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Progressive Rock CD Reviews

Erik Scott

And the Earth Bleeds

Review by Gary Hill

Erik Scott is probably best known for his work with Alice Cooper. He’s worked with other acts, too, though. The thing is, this music is nothing like the music of Alice Cooper. It’s got a lot of world music built into it. Then, when you add in some jazz and other elements, the picture is more clear. I’ve included it in the progressive rock section of Music Street Journal, although it’s not necessarily the best fit. I mean, it’s definitely progressive music that defies definition. The progressive rock label, though, would give people other ideas, probably. I still think it fits. This music is really like nothing else in so many ways. It’s more or less mellow, but it’s always compelling. It’s a great set and comes highly recommended.

This review is available in book format (hardcover and paperback) in Music Street Journal: 2014  Volume 3 at

Track by Track Review
Gypsy Mother and the Royal Bastard

Classical music, world sounds and more seem to merge on this mellow piece. At least that’s true of the introduction. That holds it for the first minute or so and then (after a short bit of silence) the cut gets almost an electronic vibe with some real fusion built into it to move forward. Some of those world music elements come over the top of the arrangement after a while. They turn it heavier after a time with a great groove that’s rather fusion-like. This works through a number of changes and eventually drops down to some mellow world music type stuff to take it to the end.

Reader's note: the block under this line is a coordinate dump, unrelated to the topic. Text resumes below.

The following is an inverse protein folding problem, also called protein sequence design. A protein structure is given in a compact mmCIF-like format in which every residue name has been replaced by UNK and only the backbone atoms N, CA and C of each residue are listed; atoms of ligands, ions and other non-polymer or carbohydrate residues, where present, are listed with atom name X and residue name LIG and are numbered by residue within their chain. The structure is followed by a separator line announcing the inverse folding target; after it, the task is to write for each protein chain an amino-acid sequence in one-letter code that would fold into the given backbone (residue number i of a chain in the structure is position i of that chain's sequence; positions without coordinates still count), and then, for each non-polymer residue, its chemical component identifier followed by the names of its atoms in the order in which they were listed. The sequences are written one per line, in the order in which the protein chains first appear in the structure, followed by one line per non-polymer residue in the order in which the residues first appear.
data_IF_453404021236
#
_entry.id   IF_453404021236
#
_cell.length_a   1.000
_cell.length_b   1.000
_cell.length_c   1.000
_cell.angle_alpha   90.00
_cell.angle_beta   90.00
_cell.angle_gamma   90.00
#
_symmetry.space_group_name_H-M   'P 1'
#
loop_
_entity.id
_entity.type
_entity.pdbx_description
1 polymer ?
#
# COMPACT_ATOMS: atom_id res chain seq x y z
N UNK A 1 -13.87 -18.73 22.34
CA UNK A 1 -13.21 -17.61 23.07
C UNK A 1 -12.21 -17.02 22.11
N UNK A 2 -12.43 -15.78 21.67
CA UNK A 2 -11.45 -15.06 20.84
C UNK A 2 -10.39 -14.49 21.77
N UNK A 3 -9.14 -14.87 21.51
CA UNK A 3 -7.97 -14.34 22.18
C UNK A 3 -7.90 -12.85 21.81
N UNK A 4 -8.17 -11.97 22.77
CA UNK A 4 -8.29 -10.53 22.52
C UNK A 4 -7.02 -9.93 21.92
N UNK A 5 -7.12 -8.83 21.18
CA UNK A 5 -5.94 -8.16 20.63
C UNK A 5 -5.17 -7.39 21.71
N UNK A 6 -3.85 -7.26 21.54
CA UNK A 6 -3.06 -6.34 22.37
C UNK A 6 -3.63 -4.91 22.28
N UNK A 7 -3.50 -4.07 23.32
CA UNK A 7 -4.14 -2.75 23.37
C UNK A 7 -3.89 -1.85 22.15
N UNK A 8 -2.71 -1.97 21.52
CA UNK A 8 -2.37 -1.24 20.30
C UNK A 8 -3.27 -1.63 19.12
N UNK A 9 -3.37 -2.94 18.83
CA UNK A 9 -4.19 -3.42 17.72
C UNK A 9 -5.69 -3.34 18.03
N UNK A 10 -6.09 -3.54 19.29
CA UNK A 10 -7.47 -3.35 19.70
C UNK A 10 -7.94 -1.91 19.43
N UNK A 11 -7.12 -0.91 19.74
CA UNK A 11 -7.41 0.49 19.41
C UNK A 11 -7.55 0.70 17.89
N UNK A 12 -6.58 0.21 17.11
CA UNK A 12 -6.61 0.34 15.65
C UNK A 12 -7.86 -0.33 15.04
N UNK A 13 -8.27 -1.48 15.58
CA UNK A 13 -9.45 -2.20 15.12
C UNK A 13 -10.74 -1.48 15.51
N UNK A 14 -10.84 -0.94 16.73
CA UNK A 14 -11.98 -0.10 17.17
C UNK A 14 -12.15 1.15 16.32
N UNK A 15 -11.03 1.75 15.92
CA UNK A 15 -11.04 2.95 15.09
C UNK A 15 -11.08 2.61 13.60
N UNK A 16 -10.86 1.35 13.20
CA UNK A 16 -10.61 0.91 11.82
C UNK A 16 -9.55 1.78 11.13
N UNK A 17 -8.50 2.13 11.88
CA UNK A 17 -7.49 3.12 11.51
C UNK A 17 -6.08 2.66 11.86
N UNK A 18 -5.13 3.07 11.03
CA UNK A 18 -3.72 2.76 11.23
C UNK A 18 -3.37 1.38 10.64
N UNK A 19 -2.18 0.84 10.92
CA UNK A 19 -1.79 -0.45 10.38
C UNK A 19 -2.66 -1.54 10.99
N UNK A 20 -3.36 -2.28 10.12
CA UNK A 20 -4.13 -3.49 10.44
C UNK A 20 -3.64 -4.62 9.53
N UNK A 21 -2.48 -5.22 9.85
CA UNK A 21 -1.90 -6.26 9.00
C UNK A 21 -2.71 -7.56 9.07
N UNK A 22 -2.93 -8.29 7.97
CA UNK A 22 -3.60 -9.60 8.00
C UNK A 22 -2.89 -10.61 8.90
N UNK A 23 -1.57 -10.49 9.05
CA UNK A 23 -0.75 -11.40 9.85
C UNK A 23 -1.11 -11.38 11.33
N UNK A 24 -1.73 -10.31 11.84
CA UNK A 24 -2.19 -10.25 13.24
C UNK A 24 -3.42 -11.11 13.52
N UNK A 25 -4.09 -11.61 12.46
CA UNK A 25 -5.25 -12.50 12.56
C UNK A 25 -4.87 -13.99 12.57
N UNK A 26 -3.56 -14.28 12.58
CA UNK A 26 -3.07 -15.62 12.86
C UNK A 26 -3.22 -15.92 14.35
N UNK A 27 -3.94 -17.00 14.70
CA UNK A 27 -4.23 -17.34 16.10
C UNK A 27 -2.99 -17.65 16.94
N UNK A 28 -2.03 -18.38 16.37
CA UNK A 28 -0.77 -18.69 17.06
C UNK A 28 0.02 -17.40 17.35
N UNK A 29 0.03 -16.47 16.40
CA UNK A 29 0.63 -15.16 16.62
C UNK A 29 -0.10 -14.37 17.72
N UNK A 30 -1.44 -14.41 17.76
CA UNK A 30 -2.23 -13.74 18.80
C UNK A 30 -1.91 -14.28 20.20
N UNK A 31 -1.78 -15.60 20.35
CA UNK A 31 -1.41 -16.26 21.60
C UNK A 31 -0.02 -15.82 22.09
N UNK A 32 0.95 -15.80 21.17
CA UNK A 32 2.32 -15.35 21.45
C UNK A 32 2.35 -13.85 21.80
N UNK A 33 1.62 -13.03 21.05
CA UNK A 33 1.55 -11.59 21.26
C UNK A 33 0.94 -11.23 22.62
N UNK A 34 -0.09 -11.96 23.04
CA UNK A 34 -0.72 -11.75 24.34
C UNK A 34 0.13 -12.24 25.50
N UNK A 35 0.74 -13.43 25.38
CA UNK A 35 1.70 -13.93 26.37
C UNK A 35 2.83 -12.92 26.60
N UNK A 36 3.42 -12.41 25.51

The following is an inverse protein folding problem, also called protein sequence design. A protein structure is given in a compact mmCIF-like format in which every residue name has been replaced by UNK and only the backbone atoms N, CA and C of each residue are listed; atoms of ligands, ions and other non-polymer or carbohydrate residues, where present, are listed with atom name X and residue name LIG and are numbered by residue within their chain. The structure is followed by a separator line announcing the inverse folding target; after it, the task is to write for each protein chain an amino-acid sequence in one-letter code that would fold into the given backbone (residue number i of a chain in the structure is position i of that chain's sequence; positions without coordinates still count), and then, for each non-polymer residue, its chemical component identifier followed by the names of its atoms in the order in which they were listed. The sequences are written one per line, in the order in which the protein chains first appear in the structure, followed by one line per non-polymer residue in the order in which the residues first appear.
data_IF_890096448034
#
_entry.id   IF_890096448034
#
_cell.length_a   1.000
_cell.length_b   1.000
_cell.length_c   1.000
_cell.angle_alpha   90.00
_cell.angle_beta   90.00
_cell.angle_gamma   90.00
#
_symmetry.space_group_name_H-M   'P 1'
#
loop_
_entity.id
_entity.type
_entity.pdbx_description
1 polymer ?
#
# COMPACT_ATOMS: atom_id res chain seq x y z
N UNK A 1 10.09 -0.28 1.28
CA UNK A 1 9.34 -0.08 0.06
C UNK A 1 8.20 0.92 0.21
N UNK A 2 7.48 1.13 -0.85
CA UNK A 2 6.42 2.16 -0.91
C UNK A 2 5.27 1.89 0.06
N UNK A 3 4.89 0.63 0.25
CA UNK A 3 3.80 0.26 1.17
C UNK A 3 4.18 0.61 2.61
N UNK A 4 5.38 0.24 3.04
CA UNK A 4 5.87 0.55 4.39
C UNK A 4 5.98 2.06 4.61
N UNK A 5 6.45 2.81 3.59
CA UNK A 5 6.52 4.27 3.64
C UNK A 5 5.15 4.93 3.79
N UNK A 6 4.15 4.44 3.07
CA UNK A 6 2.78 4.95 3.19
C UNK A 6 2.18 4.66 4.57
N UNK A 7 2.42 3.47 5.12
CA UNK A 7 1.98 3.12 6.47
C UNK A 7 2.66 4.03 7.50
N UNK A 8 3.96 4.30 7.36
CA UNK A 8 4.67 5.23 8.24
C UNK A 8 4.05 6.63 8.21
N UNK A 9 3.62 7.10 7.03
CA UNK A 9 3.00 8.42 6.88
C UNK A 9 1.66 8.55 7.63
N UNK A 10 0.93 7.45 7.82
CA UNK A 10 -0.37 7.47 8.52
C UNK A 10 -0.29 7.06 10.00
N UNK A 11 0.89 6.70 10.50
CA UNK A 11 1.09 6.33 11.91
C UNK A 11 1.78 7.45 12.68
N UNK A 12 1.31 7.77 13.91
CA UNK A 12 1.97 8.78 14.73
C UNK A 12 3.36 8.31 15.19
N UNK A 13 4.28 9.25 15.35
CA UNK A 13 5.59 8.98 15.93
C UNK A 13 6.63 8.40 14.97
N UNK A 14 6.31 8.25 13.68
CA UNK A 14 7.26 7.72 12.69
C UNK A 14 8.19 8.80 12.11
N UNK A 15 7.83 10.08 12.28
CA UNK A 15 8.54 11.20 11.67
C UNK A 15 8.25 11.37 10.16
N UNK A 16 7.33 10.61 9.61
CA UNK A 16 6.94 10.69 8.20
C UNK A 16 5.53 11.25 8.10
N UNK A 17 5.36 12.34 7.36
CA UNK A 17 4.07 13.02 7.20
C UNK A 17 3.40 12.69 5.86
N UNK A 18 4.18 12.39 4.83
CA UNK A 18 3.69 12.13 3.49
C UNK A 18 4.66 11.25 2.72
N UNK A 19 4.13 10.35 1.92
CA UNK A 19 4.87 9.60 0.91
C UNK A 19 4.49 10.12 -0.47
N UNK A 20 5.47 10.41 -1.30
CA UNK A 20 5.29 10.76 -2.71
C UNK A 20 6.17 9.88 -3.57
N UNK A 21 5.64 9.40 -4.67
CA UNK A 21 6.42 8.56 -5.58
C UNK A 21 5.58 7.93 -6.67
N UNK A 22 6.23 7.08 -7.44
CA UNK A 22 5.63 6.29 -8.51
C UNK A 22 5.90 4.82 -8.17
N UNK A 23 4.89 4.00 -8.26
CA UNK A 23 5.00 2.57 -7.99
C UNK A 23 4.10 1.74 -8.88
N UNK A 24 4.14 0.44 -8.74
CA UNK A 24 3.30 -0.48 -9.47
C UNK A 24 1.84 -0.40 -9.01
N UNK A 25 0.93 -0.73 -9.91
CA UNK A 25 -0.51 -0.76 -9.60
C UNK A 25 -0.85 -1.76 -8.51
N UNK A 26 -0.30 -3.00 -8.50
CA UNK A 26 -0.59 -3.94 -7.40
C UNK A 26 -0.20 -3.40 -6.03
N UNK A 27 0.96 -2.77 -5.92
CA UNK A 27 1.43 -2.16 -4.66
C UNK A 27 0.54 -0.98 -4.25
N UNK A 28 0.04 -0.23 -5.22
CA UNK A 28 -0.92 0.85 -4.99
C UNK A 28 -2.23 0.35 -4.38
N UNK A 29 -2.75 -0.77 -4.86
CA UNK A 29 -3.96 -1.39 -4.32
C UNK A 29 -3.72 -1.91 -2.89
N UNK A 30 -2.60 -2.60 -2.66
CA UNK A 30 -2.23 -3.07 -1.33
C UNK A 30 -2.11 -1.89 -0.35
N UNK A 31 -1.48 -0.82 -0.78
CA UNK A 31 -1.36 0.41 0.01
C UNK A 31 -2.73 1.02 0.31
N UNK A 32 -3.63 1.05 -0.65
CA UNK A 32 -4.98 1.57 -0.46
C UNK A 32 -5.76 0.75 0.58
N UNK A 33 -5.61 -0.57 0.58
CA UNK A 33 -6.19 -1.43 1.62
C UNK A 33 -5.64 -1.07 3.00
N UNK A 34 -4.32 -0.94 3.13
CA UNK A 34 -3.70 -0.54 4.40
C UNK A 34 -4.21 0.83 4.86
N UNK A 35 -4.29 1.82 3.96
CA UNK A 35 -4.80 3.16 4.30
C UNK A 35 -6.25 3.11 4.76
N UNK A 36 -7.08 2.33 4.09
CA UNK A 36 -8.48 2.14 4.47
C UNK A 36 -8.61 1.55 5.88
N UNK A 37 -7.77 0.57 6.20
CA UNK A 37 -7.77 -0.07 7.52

Atmospherics start this and the piece grows outward from there. Eventually it works out to the song proper. It’s got some mellow progressive rock in the mix, but also lots of world music. The female vocals are quite strong and go a long way towards the process of making this work. The whole arrangement shifts back towards really mellow territory at the end.
And the Earth Bleeds
Mellow world music is merged with proggy elements here. This is an intriguing piece that is quite effective, if understated. There are a lot of intriguing musical bits that lace across the top of the mix. The whole song has a real other-worldly texture to it.
This is quite a mellow and atmospheric number. I love the bass sounds on this. That’s a good thing because the bass is the main element on this sedate and powerful piece of music.
Loco Amour (I Could Be Crazy)
There’s a brief introduction that ends abruptly. Then a new musical element emerges and the vocals come in over the top of that. This is mellow and perhaps not the proggiest thing. Still, it’s the kind of music that defies categorization. It’s not my favorite piece, though. It’s a little understated and a little odd.
The Battle for Neverland
There is a good deal of Celtic music built into this. It’s an energetic rocker that really works well. This instrumental is one of the proggier ones here and it has quite a few shifts and changes throughout its duration.
Let's Do Something Cool
I love the bass work in this thing and the whole piece really grooves. Most of the vocals are sort of spoken. This is fun stuff.

Another mellow number, this is very much in a world music kind of style. Still, it’s proggy in a lot of ways. It’s just that those proggy elements are understated.

The White Mouse
This is arguably the most definitely progressive rock oriented piece of the whole set. Sure, it still has world music and much more built into it. It’s got some great sounds and almost a bombastic symphonic element, too.


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